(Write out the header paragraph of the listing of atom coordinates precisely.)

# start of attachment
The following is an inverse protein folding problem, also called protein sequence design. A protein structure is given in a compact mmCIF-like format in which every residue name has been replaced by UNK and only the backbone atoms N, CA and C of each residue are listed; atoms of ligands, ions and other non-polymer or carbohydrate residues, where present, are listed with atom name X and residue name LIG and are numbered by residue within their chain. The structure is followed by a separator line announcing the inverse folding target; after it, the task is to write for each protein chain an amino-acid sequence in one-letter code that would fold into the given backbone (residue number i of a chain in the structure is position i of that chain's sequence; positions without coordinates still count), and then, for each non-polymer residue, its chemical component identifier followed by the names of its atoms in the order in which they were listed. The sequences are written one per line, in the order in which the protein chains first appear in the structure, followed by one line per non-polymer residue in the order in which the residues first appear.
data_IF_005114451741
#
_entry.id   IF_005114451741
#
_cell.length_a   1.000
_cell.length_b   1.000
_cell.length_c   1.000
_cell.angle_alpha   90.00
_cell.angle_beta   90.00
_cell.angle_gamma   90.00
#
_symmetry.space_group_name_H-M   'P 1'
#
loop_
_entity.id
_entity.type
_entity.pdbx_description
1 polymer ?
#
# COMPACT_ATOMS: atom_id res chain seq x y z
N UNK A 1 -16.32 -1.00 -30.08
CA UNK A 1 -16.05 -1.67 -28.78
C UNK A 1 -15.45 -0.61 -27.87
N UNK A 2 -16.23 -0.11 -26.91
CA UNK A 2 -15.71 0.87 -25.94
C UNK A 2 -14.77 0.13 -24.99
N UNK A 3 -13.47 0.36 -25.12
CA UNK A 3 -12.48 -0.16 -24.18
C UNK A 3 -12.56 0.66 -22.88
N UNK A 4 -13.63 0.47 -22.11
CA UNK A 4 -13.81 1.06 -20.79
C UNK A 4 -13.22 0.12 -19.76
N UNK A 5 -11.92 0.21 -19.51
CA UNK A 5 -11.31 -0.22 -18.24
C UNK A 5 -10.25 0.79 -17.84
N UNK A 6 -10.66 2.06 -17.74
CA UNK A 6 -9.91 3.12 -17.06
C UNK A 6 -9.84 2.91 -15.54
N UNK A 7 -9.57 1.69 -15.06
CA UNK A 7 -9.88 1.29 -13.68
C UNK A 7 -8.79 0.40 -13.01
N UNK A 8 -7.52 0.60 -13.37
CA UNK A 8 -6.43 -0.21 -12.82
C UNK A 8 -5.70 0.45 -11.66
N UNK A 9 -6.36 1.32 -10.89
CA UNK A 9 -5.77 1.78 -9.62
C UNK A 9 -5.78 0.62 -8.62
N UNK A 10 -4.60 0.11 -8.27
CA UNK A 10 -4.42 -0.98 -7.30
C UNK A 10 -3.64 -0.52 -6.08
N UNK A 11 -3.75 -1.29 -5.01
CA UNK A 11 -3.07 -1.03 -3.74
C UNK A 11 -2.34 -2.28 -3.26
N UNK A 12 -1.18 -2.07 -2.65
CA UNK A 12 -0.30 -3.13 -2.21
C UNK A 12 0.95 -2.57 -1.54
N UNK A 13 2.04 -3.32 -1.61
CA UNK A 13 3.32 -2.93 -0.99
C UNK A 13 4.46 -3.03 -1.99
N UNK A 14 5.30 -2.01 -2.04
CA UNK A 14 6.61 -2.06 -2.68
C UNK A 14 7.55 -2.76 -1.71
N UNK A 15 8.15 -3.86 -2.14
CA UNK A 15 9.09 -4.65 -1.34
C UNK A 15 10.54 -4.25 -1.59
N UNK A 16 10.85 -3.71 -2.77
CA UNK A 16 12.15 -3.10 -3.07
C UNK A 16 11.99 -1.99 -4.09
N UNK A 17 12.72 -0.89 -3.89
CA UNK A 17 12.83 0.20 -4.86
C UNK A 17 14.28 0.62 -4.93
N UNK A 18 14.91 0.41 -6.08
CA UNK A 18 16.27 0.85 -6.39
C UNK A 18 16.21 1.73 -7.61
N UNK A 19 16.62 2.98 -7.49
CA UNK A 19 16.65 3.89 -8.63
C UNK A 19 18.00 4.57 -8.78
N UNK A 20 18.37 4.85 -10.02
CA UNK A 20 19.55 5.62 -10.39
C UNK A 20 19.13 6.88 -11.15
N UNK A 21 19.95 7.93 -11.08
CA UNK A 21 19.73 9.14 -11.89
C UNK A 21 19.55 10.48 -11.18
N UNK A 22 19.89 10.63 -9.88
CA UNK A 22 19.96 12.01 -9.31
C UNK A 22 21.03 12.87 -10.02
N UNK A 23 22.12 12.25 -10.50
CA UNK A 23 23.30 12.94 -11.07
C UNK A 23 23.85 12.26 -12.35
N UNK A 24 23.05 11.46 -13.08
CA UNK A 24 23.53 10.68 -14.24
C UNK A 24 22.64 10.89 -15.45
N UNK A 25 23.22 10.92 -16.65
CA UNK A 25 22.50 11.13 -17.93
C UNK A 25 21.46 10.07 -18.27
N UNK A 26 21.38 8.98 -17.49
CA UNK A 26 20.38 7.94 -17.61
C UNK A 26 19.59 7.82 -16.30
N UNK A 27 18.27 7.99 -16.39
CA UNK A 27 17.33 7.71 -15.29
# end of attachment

The following is an inverse protein folding problem, also called protein sequence design. A protein structure is given in a compact mmCIF-like format in which every residue name has been replaced by UNK and only the backbone atoms N, CA and C of each residue are listed; atoms of ligands, ions and other non-polymer or carbohydrate residues, where present, are listed with atom name X and residue name LIG and are numbered by residue within their chain. The structure is followed by a separator line announcing the inverse folding target; after it, the task is to write for each protein chain an amino-acid sequence in one-letter code that would fold into the given backbone (residue number i of a chain in the structure is position i of that chain's sequence; positions without coordinates still count), and then, for each non-polymer residue, its chemical component identifier followed by the names of its atoms in the order in which they were listed. The sequences are written one per line, in the order in which the protein chains first appear in the structure, followed by one line per non-polymer residue in the order in which the residues first appear.